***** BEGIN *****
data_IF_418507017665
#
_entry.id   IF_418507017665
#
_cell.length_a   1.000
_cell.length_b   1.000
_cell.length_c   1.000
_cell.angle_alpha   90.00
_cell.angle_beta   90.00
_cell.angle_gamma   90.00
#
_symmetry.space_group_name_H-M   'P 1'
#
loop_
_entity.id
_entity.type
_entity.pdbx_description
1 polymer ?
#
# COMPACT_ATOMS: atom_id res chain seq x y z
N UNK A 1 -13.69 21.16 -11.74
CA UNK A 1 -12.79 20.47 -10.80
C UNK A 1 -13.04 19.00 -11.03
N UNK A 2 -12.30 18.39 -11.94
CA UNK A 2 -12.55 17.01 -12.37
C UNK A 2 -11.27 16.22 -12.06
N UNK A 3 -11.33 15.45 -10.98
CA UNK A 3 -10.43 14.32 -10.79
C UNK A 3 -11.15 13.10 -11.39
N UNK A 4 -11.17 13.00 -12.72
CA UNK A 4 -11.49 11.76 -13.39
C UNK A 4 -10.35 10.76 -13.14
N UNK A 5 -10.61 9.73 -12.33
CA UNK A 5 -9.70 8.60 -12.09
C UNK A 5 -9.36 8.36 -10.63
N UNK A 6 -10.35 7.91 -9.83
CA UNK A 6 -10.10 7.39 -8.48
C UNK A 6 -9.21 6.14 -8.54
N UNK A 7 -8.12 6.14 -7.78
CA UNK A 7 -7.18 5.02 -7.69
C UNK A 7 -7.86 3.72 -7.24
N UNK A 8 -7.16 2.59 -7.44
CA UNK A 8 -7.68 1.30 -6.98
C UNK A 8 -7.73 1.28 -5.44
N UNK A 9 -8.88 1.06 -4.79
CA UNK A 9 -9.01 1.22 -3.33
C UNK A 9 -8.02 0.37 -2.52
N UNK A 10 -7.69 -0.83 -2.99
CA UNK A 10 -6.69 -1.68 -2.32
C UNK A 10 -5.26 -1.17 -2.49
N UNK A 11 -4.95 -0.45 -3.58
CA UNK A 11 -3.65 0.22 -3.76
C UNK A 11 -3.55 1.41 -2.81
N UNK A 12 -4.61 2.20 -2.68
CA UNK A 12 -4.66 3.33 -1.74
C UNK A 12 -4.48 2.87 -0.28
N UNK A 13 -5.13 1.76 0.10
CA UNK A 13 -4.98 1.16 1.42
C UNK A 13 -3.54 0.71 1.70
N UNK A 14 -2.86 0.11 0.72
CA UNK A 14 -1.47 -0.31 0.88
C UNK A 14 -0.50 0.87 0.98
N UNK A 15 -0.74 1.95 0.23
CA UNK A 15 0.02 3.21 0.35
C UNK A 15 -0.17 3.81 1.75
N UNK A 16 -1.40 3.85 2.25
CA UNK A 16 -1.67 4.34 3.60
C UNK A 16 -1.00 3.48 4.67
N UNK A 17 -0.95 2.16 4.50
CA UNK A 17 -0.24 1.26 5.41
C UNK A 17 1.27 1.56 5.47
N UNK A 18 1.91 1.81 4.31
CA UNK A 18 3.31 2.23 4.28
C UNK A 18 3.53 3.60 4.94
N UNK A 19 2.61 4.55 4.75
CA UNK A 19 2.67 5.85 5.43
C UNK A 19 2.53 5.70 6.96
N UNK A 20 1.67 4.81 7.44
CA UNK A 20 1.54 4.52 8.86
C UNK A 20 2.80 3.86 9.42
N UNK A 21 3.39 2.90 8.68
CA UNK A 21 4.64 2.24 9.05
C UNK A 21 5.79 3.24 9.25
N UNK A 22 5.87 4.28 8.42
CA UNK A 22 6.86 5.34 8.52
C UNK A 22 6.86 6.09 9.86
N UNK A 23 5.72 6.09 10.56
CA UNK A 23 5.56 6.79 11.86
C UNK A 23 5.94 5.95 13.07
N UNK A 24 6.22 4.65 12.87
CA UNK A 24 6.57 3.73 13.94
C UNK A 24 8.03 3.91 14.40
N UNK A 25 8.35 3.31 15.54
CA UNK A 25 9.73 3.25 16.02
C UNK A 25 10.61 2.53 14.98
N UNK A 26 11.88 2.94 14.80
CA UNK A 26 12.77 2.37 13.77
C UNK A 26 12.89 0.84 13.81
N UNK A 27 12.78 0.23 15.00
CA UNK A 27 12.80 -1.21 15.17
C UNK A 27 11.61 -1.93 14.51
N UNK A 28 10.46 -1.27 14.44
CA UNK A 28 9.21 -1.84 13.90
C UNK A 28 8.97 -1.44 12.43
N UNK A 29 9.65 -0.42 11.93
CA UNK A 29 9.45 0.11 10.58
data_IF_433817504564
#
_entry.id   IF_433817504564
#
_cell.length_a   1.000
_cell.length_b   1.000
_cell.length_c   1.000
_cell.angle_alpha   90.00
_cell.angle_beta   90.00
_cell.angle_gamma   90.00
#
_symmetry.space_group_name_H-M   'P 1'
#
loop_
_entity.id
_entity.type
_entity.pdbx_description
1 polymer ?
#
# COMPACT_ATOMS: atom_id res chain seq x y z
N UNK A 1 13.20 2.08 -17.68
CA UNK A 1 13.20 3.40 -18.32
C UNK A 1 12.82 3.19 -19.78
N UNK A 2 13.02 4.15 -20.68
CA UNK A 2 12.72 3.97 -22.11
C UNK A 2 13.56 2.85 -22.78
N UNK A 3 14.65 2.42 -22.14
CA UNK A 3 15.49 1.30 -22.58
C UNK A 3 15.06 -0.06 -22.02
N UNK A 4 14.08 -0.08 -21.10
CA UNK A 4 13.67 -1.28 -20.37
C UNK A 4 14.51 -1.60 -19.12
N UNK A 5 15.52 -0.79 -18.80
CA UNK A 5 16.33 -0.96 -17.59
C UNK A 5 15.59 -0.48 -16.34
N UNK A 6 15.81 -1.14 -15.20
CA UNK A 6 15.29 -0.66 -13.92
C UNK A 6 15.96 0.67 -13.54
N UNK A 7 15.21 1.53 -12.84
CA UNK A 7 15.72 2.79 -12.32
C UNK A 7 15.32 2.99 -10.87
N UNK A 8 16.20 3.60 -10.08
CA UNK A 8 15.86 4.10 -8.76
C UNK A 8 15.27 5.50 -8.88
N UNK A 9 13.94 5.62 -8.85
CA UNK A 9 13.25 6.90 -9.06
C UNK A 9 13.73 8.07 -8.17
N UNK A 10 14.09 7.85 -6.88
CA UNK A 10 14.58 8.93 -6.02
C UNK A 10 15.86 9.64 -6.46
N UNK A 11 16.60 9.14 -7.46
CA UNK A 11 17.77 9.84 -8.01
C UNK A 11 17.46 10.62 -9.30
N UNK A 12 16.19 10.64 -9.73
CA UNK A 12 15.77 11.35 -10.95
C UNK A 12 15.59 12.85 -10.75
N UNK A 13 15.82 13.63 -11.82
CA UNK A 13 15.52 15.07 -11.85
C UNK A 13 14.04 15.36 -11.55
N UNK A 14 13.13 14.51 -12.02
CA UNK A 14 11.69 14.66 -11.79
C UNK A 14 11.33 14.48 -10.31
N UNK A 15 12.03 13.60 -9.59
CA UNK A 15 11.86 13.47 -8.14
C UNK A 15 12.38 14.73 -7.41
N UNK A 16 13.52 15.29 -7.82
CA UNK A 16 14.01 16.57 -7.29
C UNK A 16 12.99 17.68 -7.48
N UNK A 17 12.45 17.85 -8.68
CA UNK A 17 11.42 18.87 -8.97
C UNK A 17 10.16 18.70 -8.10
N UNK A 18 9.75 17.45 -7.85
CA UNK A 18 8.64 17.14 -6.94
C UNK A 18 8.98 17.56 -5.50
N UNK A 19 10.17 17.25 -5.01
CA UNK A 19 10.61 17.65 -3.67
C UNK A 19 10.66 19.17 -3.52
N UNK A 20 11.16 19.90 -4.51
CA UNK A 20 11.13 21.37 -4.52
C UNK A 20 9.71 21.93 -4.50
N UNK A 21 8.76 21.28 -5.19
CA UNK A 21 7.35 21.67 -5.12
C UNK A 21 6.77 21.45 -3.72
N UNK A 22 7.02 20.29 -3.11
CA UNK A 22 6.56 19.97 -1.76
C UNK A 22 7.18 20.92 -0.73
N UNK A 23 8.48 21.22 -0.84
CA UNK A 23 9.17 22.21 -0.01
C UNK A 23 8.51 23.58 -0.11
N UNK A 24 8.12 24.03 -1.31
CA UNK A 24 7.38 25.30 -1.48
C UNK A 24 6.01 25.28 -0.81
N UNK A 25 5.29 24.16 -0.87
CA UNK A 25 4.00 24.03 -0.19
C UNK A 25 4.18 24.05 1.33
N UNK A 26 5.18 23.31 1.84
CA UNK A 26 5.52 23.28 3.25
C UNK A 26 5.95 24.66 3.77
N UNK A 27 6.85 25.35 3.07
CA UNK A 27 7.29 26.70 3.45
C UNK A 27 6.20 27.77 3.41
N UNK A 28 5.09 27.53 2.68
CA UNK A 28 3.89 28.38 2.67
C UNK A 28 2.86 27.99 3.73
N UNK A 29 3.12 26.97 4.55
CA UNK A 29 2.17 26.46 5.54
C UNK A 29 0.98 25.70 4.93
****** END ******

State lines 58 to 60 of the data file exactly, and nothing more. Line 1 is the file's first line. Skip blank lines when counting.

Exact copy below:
CA UNK A 13 -4.98 1.16 1.42
C UNK A 13 -3.54 0.71 1.70
N UNK A 14 -2.86 0.11 0.72